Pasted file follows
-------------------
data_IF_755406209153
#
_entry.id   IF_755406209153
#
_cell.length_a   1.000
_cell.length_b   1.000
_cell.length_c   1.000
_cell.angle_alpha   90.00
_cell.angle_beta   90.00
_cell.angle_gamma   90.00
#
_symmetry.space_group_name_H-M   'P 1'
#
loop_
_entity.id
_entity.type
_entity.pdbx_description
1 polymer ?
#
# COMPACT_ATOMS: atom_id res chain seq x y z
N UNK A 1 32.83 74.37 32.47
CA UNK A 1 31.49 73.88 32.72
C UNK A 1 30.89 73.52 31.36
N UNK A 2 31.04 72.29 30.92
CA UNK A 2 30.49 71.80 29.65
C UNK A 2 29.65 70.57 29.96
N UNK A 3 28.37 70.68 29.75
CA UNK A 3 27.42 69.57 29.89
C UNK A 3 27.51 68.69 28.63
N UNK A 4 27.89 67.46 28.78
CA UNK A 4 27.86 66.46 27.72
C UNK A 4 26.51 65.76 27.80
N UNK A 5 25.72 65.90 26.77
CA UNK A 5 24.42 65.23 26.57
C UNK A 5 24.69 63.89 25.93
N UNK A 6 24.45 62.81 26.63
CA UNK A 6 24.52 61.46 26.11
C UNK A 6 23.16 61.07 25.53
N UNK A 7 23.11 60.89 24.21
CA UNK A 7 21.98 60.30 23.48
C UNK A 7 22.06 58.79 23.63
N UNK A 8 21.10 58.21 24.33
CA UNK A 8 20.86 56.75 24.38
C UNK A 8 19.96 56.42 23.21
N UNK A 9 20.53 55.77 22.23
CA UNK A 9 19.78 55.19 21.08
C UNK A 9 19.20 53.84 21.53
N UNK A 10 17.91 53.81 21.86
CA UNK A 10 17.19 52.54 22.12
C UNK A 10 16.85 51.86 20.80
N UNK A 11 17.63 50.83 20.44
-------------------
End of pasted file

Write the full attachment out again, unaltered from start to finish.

data_IF_755406209153
#
_entry.id   IF_755406209153
#
_cell.length_a   1.000
_cell.length_b   1.000
_cell.length_c   1.000
_cell.angle_alpha   90.00
_cell.angle_beta   90.00
_cell.angle_gamma   90.00
#
_symmetry.space_group_name_H-M   'P 1'
#
loop_
_entity.id
_entity.type
_entity.pdbx_description
1 polymer ?
#
# COMPACT_ATOMS: atom_id res chain seq x y z
N UNK A 1 32.83 74.37 32.47
CA UNK A 1 31.49 73.88 32.72
C UNK A 1 30.89 73.52 31.36
N UNK A 2 31.04 72.29 30.92
CA UNK A 2 30.49 71.80 29.65
C UNK A 2 29.65 70.57 29.96
N UNK A 3 28.37 70.68 29.75
CA UNK A 3 27.42 69.57 29.89
C UNK A 3 27.51 68.69 28.63
N UNK A 4 27.89 67.46 28.78
CA UNK A 4 27.86 66.46 27.72
C UNK A 4 26.51 65.76 27.80
N UNK A 5 25.72 65.90 26.77
CA UNK A 5 24.42 65.23 26.57
C UNK A 5 24.69 63.89 25.93
N UNK A 6 24.45 62.81 26.63
CA UNK A 6 24.52 61.46 26.11
C UNK A 6 23.16 61.07 25.53
N UNK A 7 23.11 60.89 24.21
CA UNK A 7 21.98 60.30 23.48
C UNK A 7 22.06 58.79 23.63
N UNK A 8 21.10 58.21 24.33
CA UNK A 8 20.86 56.75 24.38
C UNK A 8 19.96 56.42 23.21
N UNK A 9 20.53 55.77 22.23
CA UNK A 9 19.78 55.19 21.08
C UNK A 9 19.20 53.84 21.53
N UNK A 10 17.91 53.81 21.86
CA UNK A 10 17.19 52.54 22.12
C UNK A 10 16.85 51.86 20.80
N UNK A 11 17.63 50.83 20.44